Buses retrofitted to use exhaust treatment technologies such as selective catalytic reduction (SCR) or electric powertrains are likely to be the most effective at reducing NOx emissions, government-backed research has suggested.
Commissioned by the government’s Joint Air Quality Unit (JAQU), the findings were presented by the Low Carbon Vehicle Partnership (LowCVP).
Release of the findings comes as local authorities are being asked to bid for funding as part of a £30 million scheme to reduce bus emissions. Authorities have been given until 17 November to apply for funding as part of the latest stage of the Clean Bus Technology Fund – with an initial funding start date of 5 January 2018.
LowCVP has assessed findings from trials in over 25 local authority projects, involving five vehicle types and over seven technologies, analysing a range of vehicle testing data, before and after retrofit equipment was fitted and when in service.
The organisation has claimed that the highest NOx emission reductions – between 80%-100% – were seen for retrofit SCR after-treatment and diesel bus engine conversion to using an electric powertrain.
It added that moderate NOx emission reductions (25%-29%) were achieved by retrofit thermal management and flywheel hybrid technologies, while low NOx emission reductions (3%-6%) were achieved by mild hybrid, hybrid assist and dual fuel CNG conversions.
The majority of retrofit SCR systems were fitted with particle filters, also resulting in high reductions (>75%) in particulate (PM) emissions, the LowCVP added.
The LowCVP’s Evaluation Report can be found here.
LowCVP is running a Clean Vehicle Retrofit Accreditation Scheme (CVRAS) to provide a standard for emission-reduction technology for buses to meet requirements set out in the government’s Clean Air Zone Framework (see airqualitynews.com story).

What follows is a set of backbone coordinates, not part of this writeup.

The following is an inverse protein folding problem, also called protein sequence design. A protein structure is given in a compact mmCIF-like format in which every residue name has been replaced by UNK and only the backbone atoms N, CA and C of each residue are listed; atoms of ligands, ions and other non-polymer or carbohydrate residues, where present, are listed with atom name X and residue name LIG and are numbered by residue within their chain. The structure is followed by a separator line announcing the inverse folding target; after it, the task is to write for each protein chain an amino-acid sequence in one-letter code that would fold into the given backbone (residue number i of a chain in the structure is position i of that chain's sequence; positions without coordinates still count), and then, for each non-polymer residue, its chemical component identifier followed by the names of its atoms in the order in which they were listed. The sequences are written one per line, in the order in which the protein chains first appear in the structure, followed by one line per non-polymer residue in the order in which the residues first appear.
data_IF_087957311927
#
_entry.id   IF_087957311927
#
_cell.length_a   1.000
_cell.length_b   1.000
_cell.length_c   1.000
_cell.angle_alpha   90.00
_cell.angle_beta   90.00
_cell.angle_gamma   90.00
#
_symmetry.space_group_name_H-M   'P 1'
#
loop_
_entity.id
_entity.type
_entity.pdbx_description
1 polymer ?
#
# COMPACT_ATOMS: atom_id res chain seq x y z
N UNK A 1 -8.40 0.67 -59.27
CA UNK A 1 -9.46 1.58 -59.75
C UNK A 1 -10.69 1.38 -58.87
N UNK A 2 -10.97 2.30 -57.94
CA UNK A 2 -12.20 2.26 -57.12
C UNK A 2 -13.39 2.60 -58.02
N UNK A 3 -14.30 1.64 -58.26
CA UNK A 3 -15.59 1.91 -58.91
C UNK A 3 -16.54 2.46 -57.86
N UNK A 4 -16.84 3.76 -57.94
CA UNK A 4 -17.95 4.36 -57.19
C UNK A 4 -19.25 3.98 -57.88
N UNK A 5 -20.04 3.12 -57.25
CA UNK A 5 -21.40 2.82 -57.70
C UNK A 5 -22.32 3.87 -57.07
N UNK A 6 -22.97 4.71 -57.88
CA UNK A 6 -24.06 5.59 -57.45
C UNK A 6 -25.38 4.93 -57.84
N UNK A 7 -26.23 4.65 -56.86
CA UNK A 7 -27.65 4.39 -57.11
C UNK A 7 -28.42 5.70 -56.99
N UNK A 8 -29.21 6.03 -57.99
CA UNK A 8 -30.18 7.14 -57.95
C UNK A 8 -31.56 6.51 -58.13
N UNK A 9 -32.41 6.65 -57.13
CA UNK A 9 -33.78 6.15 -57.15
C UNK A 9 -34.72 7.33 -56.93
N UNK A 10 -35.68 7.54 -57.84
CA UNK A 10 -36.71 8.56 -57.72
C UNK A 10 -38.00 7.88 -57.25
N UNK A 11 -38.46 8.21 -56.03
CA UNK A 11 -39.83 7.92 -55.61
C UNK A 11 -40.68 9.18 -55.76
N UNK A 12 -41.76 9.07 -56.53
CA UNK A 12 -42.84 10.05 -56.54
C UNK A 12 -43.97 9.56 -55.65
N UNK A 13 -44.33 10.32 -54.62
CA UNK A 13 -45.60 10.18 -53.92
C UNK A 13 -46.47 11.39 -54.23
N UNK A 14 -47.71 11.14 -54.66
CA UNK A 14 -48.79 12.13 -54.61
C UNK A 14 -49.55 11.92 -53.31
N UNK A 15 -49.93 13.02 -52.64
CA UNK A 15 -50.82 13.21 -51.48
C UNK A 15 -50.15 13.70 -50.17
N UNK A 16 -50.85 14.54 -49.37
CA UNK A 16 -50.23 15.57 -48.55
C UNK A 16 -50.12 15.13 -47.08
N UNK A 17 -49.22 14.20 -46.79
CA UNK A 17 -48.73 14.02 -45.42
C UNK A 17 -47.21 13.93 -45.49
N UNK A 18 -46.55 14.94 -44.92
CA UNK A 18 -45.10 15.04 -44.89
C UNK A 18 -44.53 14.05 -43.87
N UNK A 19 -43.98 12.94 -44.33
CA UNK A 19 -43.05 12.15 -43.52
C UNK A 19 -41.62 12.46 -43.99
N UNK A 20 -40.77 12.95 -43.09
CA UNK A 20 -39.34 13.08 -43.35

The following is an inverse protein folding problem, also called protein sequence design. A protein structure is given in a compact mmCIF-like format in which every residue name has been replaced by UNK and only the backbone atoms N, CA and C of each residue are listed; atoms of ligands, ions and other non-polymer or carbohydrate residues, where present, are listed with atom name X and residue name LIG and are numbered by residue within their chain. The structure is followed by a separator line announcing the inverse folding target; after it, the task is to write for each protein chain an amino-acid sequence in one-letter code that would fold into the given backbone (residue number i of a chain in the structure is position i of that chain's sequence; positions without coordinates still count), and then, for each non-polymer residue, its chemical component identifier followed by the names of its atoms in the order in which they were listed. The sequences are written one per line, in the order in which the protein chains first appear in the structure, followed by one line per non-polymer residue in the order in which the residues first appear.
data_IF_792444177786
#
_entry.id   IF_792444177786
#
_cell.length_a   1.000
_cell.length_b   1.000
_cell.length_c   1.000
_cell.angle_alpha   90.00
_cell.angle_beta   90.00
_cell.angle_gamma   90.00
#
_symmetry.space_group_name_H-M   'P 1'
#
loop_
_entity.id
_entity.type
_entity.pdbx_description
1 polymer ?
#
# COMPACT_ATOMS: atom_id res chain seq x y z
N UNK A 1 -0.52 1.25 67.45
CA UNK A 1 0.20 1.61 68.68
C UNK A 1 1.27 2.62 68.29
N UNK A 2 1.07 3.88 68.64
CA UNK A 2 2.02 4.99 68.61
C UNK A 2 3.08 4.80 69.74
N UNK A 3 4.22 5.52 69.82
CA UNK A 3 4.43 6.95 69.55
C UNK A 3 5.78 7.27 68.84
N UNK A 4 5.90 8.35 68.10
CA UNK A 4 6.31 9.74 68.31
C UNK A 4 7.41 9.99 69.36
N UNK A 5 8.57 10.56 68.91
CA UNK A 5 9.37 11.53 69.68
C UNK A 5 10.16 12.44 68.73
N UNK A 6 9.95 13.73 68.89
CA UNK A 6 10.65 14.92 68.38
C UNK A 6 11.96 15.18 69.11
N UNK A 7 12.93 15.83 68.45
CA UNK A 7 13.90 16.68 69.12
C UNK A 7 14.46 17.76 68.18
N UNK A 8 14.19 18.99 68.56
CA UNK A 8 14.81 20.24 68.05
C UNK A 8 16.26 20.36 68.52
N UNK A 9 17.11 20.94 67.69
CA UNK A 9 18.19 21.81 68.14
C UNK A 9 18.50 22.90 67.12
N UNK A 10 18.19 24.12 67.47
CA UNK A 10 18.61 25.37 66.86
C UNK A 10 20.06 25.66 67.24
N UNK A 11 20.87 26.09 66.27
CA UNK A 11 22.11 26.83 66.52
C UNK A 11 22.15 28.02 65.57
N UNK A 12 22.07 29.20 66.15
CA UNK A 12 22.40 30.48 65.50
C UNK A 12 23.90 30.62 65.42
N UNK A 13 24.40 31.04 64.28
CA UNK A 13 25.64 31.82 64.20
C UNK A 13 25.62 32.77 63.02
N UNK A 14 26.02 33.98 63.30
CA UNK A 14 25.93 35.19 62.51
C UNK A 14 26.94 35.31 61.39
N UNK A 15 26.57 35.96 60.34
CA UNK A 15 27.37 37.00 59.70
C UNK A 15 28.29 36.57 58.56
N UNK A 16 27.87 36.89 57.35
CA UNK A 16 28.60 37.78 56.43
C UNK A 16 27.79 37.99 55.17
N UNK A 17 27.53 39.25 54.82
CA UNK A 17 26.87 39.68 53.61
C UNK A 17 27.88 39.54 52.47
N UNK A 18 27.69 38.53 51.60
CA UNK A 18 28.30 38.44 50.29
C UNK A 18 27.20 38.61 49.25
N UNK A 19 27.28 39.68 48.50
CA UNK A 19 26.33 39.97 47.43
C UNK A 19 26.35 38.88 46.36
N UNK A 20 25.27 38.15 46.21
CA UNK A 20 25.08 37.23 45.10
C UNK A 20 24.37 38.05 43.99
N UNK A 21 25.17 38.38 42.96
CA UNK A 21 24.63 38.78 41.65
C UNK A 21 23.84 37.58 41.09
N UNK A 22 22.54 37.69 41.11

This is intended to aid local authorities bidding for funding for retrofit technologies from the government’s Clean Bus Technology Fund which opened this month and aims to support “rapid, cost-effective and reliable emissions-reduction retrofit programmes in bus fleets”.
Commenting on the findings, LowCVP’s head of projects, Gloria Esposito, said: “The LowCVP work has highlighted the need for robust and independent vehicle emission testing to demonstrate the performance of retrofit technologies in terms of both air pollutants and greenhouse gas emissions.
“The Clean Vehicle Retrofit Accreditation Scheme builds upon our earlier work, enabling technology providers and vehicle users to focus on a nationally recognised independent system of equipment quality, durability and performance.
“LowCVP’s work in developing retrofit technology accreditation over a number of years provides one important part of the solution to tackling the urgent problem of cutting air pollution in our cities.”
UK-based emission reduction specialist Eminox has become the first company approved for the CVRAS with its SCR technology. According to Eminox, the SCR technology can reduce NOx and NO2 by 99%, and particulate matter by 95%, resulting in emissions equivalent to Euro VI.
Carlos Vicente, business development manager for Eminox, said: “To be named as the first ever company to become CVRAS approved is a fantastic achievement for Eminox.
“We can now help operators who want to retrofit to meet the requirements of many new Euro VI level emission zones across the UK.
“We have worked hard to make sure that the company stays ahead of the latest technology and be the first to provide certified retrofit equipment that meets the latest demanding standards.”
Government has identified retrofitting of older, more polluting buses as a key area for targeting improvements in emissions in towns and cities, with the July Air Quality Plan having stated that local authorities should “consider the impact retrofitting could have on their pollution levels and meeting local air pollution levels.”
Vantage Power, which designs and manufactures hybrid retrofit systems for buses, has welcomed the latest round of funding.
Alex Schey, chief executive of Vantage Power, said: “Solving the air quality problem in this country is one of the great problems of our time, and it’s pleasing to see the Government recognise this with funding to support fleet upgrades. We look forward to working with operators and local authorities to tackle poor air quality and lower CO2 and noise emissions with a truly novel and cost-effective solution.”